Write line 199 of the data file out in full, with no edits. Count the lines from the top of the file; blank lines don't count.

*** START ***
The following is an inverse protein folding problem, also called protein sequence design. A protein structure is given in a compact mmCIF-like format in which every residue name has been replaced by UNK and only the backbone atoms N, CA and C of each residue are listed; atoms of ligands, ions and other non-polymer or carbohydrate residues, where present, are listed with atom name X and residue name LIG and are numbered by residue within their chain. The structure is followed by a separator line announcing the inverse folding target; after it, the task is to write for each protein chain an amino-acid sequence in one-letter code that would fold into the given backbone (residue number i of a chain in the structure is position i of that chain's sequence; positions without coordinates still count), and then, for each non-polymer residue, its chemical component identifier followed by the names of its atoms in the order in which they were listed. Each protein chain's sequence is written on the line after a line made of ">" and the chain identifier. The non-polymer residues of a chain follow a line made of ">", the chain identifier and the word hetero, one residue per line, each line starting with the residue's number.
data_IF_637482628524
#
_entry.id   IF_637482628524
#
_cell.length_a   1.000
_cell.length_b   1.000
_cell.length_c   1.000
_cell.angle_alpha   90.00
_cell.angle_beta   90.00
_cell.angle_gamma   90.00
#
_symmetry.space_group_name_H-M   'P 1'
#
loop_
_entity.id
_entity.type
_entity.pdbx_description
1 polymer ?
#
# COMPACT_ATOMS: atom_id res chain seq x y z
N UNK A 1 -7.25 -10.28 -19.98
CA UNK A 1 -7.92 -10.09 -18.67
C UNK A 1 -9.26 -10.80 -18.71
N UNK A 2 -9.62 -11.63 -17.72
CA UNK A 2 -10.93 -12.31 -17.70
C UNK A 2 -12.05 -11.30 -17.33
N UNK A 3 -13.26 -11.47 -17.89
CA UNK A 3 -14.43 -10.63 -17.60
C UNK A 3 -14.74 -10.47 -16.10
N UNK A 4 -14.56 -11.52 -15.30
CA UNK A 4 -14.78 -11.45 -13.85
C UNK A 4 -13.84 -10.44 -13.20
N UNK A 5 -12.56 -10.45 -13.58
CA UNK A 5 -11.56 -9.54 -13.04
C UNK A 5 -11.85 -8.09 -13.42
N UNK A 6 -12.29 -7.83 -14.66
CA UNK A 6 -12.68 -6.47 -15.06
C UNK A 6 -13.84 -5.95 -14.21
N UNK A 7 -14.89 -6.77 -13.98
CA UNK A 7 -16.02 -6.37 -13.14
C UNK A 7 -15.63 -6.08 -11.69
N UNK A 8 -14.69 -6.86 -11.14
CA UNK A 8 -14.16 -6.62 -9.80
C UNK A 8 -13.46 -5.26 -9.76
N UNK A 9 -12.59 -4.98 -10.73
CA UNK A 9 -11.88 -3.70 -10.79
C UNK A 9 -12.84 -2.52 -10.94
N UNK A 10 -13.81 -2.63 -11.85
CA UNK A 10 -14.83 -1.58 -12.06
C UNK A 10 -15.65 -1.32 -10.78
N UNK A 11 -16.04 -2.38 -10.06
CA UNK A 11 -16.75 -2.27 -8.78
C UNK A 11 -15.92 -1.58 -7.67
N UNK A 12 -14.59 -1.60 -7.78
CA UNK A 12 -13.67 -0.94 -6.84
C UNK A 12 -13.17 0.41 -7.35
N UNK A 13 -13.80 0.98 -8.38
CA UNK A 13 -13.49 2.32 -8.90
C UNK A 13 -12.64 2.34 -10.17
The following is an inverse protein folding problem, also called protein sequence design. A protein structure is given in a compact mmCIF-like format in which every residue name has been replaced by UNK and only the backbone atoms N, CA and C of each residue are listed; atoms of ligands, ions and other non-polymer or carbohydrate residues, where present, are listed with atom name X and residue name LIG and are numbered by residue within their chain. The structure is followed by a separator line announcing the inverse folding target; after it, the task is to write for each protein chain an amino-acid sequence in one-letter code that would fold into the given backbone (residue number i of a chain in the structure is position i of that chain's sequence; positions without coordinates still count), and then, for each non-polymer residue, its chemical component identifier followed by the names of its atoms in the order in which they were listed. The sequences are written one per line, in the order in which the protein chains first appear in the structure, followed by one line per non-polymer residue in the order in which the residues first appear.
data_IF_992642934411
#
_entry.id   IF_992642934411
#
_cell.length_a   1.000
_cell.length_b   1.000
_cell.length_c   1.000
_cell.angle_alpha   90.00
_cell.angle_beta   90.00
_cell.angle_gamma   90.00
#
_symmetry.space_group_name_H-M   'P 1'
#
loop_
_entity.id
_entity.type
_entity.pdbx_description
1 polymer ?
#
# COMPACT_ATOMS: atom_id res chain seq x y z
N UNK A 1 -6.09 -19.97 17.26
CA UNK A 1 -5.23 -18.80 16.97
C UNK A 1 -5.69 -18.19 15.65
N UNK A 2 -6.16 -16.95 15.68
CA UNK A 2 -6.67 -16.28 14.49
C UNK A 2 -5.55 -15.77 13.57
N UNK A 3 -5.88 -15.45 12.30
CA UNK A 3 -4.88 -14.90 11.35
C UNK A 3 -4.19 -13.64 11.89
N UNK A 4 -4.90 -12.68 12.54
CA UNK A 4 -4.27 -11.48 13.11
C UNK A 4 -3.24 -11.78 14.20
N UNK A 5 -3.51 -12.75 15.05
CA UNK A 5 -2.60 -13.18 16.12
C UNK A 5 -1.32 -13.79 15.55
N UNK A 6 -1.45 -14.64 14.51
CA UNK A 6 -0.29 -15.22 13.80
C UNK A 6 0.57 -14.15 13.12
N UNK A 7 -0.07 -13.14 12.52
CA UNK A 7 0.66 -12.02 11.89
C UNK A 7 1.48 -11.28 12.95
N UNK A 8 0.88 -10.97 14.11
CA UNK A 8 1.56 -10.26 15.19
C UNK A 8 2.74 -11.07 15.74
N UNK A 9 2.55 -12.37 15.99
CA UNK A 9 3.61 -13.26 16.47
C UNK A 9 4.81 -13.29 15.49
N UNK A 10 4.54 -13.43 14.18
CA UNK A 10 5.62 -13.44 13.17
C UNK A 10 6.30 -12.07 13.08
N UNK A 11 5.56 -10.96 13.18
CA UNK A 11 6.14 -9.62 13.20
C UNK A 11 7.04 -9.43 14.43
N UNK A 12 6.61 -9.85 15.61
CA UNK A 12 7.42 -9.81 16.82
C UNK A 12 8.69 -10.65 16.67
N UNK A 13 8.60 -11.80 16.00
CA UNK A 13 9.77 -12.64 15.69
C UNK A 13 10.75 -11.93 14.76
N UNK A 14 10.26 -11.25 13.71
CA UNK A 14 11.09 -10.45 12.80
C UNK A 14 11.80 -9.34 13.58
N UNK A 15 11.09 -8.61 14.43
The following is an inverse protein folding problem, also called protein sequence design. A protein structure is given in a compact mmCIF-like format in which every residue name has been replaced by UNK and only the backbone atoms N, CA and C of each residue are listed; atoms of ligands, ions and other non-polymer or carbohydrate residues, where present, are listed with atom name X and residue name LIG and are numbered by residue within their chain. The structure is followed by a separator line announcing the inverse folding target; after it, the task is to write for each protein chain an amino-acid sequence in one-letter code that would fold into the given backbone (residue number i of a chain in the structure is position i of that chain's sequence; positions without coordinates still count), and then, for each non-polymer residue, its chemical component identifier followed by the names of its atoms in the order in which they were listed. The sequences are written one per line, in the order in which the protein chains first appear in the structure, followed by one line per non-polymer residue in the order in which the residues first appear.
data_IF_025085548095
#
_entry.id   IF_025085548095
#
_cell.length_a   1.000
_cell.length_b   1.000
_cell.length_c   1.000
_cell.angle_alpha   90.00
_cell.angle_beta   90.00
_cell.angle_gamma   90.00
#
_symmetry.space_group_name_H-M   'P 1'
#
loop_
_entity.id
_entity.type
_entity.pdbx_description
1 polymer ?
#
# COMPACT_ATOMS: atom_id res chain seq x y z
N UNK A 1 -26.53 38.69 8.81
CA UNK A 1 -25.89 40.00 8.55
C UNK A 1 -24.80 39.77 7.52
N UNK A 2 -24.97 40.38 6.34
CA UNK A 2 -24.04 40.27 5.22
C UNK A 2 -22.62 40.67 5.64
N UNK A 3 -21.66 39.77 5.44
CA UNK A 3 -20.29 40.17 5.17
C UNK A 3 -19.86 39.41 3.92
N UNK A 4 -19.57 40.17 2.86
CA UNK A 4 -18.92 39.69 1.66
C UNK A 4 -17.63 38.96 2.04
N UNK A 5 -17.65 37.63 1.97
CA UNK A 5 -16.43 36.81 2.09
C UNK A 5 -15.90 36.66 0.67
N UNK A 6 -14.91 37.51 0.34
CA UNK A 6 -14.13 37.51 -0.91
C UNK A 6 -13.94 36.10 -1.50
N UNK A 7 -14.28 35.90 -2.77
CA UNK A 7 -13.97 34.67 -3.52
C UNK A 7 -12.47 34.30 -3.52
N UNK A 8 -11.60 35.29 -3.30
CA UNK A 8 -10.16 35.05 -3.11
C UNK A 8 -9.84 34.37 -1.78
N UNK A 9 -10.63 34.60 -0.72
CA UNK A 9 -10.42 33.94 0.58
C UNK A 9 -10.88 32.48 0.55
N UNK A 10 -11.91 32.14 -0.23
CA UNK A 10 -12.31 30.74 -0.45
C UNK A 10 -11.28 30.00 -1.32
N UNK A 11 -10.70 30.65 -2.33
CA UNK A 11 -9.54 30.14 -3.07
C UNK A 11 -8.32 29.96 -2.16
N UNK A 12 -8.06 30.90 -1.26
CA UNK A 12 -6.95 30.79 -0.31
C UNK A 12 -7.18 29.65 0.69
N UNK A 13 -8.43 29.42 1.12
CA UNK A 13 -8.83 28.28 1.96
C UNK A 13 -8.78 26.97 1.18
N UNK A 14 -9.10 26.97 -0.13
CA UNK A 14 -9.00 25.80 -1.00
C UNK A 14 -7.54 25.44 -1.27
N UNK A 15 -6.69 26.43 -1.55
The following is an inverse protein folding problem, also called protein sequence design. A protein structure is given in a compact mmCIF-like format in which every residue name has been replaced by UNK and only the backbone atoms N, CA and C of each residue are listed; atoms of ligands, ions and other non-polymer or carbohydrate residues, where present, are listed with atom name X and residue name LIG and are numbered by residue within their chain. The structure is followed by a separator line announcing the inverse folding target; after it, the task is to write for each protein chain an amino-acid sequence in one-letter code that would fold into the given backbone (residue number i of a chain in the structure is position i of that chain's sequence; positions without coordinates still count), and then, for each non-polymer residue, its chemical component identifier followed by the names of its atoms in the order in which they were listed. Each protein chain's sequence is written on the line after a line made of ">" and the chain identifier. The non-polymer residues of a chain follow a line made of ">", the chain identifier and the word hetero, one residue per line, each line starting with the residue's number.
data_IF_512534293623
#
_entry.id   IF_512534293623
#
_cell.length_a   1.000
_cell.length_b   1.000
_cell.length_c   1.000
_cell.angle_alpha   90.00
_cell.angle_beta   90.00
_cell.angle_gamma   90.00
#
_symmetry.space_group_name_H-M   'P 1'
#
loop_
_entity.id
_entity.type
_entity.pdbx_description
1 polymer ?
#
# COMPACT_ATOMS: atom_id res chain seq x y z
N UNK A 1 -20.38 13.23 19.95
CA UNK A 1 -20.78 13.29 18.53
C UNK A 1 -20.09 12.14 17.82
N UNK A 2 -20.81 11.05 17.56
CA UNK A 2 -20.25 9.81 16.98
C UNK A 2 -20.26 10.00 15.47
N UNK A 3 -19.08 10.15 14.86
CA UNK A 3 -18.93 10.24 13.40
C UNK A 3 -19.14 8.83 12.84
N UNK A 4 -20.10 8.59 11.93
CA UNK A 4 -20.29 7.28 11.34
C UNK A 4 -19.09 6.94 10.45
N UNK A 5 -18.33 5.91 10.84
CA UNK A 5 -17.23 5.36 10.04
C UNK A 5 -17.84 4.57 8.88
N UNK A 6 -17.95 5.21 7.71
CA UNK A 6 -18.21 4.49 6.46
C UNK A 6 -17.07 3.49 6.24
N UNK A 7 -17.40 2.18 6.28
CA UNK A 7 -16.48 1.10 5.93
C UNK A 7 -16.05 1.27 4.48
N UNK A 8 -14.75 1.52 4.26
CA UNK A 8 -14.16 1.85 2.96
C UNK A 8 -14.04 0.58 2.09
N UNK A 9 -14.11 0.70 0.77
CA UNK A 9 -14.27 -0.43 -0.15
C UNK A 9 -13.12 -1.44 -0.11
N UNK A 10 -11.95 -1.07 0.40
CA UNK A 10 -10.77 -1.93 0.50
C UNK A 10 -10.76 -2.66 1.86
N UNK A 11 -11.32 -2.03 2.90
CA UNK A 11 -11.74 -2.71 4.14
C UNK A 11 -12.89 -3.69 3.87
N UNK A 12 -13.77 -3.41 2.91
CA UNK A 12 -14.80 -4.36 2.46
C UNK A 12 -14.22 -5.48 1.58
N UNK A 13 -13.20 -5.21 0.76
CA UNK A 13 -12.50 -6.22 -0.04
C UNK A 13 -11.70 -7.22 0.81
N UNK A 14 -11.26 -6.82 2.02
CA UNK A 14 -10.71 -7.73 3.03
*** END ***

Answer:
_cell.angle_gamma   90.00